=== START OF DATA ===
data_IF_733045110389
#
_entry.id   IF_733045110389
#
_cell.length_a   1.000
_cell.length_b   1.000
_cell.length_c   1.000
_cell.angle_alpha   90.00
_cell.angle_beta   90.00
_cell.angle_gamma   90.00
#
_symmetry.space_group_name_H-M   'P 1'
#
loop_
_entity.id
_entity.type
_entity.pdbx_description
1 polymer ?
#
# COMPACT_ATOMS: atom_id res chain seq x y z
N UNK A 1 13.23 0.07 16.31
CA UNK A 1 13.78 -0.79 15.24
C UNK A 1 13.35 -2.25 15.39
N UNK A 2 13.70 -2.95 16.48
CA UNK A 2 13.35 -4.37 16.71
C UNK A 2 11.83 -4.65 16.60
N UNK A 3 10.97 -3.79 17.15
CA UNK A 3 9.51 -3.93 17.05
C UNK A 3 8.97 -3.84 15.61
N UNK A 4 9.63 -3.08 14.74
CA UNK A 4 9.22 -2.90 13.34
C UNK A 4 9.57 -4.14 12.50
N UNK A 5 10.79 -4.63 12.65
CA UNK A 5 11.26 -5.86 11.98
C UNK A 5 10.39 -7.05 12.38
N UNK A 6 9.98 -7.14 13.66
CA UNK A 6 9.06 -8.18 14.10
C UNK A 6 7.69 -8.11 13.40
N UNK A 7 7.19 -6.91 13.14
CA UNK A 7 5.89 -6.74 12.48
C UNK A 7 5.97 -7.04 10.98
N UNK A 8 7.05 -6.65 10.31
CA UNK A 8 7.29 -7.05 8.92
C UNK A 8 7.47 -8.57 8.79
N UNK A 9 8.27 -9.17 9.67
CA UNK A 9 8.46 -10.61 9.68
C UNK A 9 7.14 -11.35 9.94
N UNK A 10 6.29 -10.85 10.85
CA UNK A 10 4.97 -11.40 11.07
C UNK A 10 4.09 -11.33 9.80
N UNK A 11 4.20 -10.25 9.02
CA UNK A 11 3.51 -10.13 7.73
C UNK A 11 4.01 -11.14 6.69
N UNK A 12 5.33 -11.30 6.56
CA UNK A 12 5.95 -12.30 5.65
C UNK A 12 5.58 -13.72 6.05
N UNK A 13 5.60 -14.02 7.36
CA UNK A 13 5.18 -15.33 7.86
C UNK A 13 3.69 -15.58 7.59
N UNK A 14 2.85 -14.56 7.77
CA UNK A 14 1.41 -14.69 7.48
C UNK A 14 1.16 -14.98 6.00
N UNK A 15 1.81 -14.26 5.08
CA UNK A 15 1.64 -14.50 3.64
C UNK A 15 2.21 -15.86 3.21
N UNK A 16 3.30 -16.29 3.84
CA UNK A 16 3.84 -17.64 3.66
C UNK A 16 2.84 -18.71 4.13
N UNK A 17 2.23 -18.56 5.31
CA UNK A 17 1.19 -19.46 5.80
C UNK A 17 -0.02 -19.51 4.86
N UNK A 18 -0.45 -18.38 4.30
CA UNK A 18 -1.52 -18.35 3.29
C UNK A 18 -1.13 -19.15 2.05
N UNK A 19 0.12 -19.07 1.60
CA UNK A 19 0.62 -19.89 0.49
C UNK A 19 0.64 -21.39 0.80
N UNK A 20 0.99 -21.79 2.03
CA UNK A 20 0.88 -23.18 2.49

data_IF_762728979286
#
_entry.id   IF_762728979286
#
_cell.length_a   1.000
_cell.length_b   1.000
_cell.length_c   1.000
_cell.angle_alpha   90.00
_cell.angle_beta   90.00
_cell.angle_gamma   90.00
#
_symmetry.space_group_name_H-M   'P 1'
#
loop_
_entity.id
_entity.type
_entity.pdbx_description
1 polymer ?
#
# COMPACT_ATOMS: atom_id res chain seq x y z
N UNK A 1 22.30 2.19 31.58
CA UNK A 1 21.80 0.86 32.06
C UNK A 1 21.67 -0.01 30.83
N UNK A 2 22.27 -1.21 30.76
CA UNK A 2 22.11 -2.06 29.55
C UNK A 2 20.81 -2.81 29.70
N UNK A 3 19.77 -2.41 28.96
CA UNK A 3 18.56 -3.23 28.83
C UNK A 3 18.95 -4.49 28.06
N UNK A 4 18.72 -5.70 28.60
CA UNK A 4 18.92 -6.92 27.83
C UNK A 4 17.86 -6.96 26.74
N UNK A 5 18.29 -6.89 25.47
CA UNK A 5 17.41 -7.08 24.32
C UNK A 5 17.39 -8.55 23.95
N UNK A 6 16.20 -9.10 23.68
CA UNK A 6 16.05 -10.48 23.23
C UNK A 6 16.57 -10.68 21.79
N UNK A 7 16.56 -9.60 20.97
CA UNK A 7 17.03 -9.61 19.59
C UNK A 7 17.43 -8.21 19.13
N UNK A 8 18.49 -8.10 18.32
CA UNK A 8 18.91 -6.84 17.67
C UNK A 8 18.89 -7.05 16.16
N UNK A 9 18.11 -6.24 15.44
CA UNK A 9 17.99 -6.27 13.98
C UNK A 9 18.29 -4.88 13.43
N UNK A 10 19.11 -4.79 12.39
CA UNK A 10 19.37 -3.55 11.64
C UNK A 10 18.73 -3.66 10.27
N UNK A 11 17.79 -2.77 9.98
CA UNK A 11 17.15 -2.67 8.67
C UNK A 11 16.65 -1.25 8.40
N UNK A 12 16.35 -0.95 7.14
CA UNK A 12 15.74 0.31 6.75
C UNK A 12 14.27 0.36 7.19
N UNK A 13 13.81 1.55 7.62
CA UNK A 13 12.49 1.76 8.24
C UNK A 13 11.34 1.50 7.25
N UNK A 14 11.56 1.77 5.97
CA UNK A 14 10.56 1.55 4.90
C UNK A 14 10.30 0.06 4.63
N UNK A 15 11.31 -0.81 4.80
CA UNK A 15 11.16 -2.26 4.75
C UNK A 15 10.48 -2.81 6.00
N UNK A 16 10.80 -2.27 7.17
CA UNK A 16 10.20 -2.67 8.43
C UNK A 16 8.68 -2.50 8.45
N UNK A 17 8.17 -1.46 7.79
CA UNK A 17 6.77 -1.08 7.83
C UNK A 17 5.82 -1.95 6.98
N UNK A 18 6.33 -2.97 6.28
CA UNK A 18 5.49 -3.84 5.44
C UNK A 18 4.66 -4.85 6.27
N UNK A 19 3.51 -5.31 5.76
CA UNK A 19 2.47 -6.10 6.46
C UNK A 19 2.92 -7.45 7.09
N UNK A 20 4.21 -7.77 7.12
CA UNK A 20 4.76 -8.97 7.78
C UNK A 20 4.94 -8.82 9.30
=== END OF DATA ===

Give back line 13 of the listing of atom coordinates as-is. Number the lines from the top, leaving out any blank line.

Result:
#